Overall, both the NPI packages were effective in providing relief in symptoms in KOA patients. Majority (75 out of 123) patients enrolled in this study had moderate-to-severe pain initially. At the end of 12 months of intervention, only 2 patients remained in these categories; 57 patients (46%) reported complete relief in symptoms. Rest reported only mild pain at the end of the intervention phase. This relief in symptoms reported by all patients was validated through VAS and WOMAC scores. Similar favorable results of exercise and allied therapies in KOA have been reported.[21]

In follow-up visits, it was observed that 40% of patients did not do exercises correctly. Hence, return demonstration was taken on every visit. Rectification was done as and when required. In this study, the emphasis was laid upon the adequate interaction between doctors and patients. For this, an introduction session was conducted as per the convenience of patients and their family members. It helped in rapport building with them. The theme was a behavioral modification to reduce the risk of progression of KOA. Patients were informed about disease processes, medications, and their actions and reactions. The current study also emphasized on enunciating family support to the patient. Furthermore, comprehensive awareness and knowledge pertaining to the disease were provided to the patients. The investigator focused upon individualized goal setting for exercises and pain management strategies for each patient separately.

Children and spouses of the patients were also involved in the training sessions. The findings obtained in the present study suggested that the involvement of family members had a good impact on self-efficacy and motivation. The participation by family members was effective in improving compliance. This resulted in a reduction of pain and improving the health status of patients. Keefe et al. reported that an intervention using spouse-assisted coping skills training and exercise training can improve physical fitness, pain coping, and self-efficacy in KOA patients.[22]

Weight reduction is hence an important component of any intervention strategy. Even minor reductions of 3–4 kg may work wonders in relieving the symptoms. In this study also, it was seen that relief in symptoms was more when weight reduction was there. In both groups at 6 months, patients who reduced weight by 3 kg or more reported a decrease in VAS score.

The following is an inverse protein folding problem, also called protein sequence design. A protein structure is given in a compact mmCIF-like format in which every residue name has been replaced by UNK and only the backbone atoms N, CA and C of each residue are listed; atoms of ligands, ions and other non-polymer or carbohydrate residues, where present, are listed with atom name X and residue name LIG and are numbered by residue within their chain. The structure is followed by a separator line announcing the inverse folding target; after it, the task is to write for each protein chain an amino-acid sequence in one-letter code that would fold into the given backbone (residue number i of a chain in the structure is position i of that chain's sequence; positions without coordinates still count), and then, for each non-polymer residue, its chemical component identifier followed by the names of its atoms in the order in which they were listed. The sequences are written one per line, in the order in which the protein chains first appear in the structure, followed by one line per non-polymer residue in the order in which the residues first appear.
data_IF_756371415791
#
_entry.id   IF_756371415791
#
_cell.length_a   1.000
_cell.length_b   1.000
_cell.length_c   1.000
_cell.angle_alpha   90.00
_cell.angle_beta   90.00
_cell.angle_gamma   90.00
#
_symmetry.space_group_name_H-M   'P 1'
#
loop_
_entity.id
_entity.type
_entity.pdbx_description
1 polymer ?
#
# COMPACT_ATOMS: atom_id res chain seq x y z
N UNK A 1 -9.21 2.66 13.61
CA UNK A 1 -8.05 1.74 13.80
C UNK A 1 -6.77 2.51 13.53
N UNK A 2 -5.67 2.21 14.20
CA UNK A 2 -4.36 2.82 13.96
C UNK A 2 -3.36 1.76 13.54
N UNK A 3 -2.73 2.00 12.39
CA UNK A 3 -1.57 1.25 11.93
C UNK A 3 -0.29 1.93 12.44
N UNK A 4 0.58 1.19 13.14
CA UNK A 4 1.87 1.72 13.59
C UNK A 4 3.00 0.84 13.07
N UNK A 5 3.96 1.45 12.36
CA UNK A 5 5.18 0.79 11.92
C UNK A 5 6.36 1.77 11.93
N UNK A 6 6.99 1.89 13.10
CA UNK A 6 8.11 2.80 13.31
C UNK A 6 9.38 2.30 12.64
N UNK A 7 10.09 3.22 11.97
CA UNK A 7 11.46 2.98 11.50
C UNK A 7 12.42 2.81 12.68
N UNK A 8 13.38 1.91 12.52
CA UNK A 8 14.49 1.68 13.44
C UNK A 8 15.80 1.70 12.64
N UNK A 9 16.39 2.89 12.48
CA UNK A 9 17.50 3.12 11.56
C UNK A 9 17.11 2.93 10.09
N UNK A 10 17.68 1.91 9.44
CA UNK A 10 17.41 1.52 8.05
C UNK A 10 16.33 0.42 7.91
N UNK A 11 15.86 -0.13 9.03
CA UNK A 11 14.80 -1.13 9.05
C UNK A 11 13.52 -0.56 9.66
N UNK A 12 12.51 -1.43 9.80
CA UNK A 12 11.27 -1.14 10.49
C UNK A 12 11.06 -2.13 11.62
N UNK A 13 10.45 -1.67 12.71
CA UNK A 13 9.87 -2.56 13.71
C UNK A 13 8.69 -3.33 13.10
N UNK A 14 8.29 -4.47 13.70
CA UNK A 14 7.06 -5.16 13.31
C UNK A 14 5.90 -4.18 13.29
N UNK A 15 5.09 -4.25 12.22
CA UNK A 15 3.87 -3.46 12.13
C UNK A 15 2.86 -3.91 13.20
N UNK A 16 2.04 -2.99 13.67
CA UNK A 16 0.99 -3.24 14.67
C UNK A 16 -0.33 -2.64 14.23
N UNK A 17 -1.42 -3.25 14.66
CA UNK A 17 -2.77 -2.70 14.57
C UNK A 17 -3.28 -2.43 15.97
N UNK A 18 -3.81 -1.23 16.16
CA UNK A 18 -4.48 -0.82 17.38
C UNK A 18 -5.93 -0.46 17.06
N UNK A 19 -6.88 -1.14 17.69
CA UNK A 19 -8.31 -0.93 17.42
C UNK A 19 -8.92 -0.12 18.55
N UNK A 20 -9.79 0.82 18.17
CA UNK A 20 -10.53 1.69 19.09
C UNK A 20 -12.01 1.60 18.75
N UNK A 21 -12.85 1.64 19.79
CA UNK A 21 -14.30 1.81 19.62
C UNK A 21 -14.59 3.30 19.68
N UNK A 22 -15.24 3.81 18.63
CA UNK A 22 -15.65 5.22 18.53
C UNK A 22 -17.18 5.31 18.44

The current study showed that NPIs (counseling on exercises, weight reduction, and telephonic reminders) resulted in significant improvement in WOMAC and VAS scores in both the groups (A and B). Many studies have reported the efficacy of exercises for KOA and concluded the highest level of evidence that therapeutic exercise provides benefit in pain reduction and function improvement.[23] Some studies have also reported positive effects on pain and disability in KOA with telephone contact.[24] A study concluded that after 8 weeks, a statistically significant improvement was observed in the WOMAC score of pain in the group undergoing exercise as compared with that of the control group.[25] Our the study also reported a significant reduction in pain in both groups at end of the intervention.

However, our study failed to demonstrate the statistically significant difference between the groups regarding WOMAC and VAS scores after 12 months of intervention. The possible reason could be that both groups had an almost same package of NPIs except KBA, meditation, and difference in frequency of telephonic reminders. No third control group with no active intervention was kept as it was not felt ethical to have a group that does not receive the benefit of the highest level of evidence, i.e., exercises in an intervention study of this kind.